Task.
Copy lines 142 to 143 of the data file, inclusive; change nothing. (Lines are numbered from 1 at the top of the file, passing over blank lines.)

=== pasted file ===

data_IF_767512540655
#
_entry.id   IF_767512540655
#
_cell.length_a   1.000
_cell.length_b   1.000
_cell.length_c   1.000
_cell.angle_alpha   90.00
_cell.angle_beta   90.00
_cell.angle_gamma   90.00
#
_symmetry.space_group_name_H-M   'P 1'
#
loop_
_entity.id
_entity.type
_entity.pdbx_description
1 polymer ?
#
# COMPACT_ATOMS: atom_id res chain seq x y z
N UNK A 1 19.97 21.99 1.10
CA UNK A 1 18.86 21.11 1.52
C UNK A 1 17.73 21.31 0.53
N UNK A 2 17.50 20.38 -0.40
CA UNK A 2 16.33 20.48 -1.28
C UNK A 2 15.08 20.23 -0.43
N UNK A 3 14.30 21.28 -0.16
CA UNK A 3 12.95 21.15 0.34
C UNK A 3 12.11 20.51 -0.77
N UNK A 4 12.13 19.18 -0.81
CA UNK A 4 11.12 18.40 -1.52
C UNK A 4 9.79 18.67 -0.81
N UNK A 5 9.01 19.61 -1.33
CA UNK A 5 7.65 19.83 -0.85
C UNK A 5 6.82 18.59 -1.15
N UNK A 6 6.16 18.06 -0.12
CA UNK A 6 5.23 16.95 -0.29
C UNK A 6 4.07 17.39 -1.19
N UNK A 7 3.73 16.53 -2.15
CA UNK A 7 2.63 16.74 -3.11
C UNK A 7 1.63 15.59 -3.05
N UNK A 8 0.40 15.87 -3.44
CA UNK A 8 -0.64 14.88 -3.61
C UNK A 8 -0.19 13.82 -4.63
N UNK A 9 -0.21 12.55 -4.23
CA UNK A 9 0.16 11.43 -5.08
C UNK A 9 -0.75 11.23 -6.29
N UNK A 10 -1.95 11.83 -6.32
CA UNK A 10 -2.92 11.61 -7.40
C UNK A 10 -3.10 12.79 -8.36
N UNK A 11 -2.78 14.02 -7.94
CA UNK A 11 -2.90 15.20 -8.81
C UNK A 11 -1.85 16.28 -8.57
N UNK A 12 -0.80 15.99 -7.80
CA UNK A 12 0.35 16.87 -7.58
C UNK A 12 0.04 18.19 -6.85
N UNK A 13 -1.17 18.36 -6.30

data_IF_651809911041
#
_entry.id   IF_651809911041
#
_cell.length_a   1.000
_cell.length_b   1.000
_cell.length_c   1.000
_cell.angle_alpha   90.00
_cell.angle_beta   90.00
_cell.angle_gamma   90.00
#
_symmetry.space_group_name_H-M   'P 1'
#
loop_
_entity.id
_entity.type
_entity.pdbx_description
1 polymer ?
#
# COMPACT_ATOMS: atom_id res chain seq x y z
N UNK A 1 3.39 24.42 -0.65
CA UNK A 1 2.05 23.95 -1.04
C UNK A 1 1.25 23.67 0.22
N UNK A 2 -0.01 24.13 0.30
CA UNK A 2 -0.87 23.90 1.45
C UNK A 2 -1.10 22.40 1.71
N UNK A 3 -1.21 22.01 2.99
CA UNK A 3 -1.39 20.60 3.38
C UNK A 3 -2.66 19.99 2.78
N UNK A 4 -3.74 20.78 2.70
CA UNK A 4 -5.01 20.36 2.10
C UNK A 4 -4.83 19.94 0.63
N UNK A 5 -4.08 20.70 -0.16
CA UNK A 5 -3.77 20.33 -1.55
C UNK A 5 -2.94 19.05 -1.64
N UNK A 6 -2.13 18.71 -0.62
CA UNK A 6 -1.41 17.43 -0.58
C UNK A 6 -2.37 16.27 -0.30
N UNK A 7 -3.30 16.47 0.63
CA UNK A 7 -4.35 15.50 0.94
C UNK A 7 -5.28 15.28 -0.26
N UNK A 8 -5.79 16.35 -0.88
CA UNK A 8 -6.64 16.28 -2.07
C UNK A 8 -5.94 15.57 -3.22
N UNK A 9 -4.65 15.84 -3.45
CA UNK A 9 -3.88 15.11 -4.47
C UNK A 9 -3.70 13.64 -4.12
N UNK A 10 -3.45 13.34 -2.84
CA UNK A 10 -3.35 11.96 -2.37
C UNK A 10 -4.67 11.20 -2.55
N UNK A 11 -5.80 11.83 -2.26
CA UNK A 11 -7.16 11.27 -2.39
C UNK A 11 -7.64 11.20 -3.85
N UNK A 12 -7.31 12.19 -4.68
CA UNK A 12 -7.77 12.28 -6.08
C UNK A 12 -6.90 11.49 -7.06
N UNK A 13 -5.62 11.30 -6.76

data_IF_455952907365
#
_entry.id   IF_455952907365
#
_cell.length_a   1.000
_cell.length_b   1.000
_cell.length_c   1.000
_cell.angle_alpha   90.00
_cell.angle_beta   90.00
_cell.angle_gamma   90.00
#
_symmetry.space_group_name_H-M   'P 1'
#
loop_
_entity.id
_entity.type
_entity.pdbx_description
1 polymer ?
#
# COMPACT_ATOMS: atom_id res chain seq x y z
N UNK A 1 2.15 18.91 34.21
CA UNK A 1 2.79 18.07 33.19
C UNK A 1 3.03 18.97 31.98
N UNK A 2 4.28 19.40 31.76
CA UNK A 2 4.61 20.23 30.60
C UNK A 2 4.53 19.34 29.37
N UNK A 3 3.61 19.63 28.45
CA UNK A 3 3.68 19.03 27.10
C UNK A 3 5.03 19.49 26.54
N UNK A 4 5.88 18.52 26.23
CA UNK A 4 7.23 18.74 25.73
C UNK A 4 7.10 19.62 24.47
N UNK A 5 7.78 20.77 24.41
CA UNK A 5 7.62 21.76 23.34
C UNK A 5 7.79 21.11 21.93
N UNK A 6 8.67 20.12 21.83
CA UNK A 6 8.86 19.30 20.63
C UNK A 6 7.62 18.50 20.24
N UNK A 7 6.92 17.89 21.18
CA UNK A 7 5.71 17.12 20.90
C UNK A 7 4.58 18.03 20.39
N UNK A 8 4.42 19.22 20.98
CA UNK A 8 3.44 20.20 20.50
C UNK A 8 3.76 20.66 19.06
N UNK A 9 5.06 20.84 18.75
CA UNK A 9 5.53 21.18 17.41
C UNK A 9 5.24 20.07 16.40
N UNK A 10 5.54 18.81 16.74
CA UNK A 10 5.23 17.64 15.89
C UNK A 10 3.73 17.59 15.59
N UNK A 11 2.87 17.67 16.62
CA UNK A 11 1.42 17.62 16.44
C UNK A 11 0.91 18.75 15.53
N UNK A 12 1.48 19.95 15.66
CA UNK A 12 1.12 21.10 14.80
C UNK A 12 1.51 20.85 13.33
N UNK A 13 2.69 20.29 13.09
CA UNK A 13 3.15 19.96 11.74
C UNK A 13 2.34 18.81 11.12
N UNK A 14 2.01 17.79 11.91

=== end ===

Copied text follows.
CA UNK A 3 3.68 19.03 27.10
C UNK A 3 5.03 19.49 26.54